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Engineers develop a material similar to ‘highly radioactive molten nuclear fuel’ in Chernobyl

A substance has been manufactured in a laboratory that mimics an extremely dangerous material created during the Chernobyl and Fukushima nuclear reactor disasters.

The material is intentionally similar to Materials that contain lava-like fuel (LFCM) created by the extreme and unique conditions that are only found during a nuclear fusion.

Researchers at Sheffield University say it is so radioactive that it cannot be studied safely and that its properties remain a mystery to scientists.

This means that it cannot be removed from the sites and, therefore, is obstructing decommissioning efforts and represents a continuous radiological risk to the environment.

The artificial version is similar in its structure and properties to the enigmatic original material, which means that it behaves similarly but is safe to use.

Scientists hope that this material can help in the creation of tools and processes to help eliminate LFCM sites and help dismantle them.

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A substance has been manufactured in a laboratory (pictured) that mimics an extremely dangerous material created during the Chernobyl and Fukushima nuclear reactor disasters. The material is intentionally similar to Materials that contain lava-like fuel (LFCM)

A substance has been manufactured in a laboratory (pictured) that mimics an extremely dangerous material created during the Chernobyl and Fukushima nuclear reactor disasters. The material is intentionally similar to Materials that contain lava-like fuel (LFCM)

The mass of 100 tons of the glass lava in Chernobyl spread to the sub-reactor rooms, solidifying into large masses and creating, among other things, the infamous 'elephant foot' (pictured)

The mass of 100 tons of the glass lava in Chernobyl spread to the sub-reactor rooms, solidifying into large masses and creating, among other things, the infamous 'elephant foot' (pictured)

The mass of 100 tons of the glass lava in Chernobyl spread to the sub-reactor rooms, solidifying into large masses and creating, among other things, the infamous ‘elephant foot’ (pictured)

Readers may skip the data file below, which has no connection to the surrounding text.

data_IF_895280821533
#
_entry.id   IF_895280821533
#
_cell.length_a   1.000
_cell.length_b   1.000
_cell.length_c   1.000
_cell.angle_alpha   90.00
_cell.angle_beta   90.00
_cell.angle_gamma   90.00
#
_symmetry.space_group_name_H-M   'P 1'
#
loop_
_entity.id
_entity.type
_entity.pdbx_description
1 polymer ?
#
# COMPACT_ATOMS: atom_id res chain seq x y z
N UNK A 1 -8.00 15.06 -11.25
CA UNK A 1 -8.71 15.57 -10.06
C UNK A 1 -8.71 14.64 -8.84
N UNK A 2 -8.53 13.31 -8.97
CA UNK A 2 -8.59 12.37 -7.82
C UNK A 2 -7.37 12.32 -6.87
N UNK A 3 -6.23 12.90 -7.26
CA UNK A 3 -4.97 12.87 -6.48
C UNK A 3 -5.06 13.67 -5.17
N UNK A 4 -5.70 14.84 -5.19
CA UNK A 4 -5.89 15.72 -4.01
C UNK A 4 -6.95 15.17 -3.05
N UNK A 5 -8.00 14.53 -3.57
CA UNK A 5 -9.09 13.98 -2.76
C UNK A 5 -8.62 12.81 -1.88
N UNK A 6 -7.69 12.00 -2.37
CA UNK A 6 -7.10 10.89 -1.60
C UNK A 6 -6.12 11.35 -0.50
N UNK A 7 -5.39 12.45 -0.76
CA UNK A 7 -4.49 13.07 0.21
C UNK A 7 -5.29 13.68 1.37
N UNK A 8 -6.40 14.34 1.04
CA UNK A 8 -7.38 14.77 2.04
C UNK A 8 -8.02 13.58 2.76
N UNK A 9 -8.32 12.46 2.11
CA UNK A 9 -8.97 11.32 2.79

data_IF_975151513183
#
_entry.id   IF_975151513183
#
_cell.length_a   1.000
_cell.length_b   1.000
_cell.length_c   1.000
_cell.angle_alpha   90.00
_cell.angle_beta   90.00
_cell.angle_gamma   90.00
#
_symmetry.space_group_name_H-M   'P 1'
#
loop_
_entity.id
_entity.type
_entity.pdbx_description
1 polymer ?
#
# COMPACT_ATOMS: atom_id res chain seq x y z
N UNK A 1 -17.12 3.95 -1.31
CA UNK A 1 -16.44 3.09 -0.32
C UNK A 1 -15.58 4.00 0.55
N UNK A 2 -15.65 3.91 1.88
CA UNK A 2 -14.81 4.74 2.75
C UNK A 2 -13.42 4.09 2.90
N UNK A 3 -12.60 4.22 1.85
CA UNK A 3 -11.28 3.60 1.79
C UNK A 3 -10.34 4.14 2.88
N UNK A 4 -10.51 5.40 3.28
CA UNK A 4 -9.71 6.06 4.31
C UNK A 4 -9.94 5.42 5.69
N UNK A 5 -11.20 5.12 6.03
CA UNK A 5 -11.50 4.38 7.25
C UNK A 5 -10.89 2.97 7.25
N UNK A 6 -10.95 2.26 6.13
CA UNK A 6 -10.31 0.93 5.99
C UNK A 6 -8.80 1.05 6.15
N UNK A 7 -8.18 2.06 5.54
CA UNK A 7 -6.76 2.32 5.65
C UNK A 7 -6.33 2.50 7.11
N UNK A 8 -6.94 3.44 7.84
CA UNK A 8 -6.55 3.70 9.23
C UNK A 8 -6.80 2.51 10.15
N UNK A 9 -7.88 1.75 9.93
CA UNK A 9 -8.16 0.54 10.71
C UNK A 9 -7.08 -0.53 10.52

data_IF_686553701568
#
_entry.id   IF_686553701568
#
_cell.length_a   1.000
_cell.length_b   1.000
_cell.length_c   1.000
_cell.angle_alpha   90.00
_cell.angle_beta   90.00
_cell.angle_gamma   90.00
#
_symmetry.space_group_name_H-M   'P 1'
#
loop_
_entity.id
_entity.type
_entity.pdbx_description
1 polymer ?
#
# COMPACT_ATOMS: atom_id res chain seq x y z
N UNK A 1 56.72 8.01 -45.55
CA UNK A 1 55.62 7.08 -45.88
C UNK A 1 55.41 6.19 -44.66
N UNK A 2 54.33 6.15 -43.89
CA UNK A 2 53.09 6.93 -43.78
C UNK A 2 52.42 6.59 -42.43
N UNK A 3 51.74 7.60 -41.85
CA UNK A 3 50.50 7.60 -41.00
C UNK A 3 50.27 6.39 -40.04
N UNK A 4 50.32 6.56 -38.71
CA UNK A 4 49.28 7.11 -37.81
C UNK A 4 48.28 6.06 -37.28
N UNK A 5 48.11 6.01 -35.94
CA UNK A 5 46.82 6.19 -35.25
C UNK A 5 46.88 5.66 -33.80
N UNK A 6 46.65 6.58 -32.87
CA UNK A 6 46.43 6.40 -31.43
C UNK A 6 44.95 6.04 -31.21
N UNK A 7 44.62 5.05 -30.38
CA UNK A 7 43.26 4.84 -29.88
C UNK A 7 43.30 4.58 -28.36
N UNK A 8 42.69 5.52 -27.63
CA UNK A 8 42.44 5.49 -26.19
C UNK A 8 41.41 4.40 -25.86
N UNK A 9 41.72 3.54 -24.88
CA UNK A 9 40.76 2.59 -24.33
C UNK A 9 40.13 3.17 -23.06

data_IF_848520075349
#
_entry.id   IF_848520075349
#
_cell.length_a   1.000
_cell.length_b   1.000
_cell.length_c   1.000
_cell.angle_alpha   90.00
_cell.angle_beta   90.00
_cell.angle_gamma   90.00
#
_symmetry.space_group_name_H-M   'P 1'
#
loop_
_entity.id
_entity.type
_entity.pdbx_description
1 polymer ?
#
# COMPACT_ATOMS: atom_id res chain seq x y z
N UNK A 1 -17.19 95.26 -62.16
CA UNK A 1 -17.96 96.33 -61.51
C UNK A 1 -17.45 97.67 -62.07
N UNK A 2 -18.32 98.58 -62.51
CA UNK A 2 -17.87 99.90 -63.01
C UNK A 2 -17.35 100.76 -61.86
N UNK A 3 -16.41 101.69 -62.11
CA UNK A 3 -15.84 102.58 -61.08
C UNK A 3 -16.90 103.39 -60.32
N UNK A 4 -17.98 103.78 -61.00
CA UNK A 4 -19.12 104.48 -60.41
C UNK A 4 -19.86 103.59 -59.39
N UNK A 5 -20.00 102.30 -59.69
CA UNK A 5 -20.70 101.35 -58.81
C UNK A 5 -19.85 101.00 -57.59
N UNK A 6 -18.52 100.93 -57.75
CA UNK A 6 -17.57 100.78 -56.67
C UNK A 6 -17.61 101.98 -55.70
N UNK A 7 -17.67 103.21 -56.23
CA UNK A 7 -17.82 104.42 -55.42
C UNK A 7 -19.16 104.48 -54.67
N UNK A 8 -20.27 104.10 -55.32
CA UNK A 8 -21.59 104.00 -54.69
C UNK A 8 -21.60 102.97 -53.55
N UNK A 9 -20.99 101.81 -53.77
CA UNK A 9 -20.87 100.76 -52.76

Researchers at the University of Chernobyl created a material designed to replicate highly radioactive rocks created under unique conditions to form materials that contain lava-like fuel (LFCM). In the picture, a Chernobyl rock

Researchers at the University of Chernobyl created a material designed to replicate highly radioactive rocks created under unique conditions to form materials that contain lava-like fuel (LFCM). In the picture, a Chernobyl rock

Researchers at the University of Chernobyl created a material designed to replicate highly radioactive rocks created under unique conditions to form materials that contain lava-like fuel (LFCM). In the picture, a Chernobyl rock

The catastrophic catastrophe of Chernobyl on April 26, 1986 “caused 31 direct deaths and a massive evacuation of a 30 km exclusion zone surrounding the reactor, which remains in place today,” the authors write in their study, published today. in the magazine. Degradation of natural materials.

The formation of LFCM in Chernobyl is well known and the problems they pose are well documented.

LFCMs are a mixture of highly radioactive molten nuclear fuel and fused building materials.

For example, during the melting of the Chernobyl reactor core, temperatures exceeded 1600 ° C and uranium fuel melted with the zirconium coating.

TRUE VERSUS SIMULATING CHERNOBYL LAVA

PROPERTY

UO2%

DENSITY

FUSION TEMPERATURE (° C)

REAL

7.8

1.8 – 3.5 g / cm3

~ 1,450

Simulant

8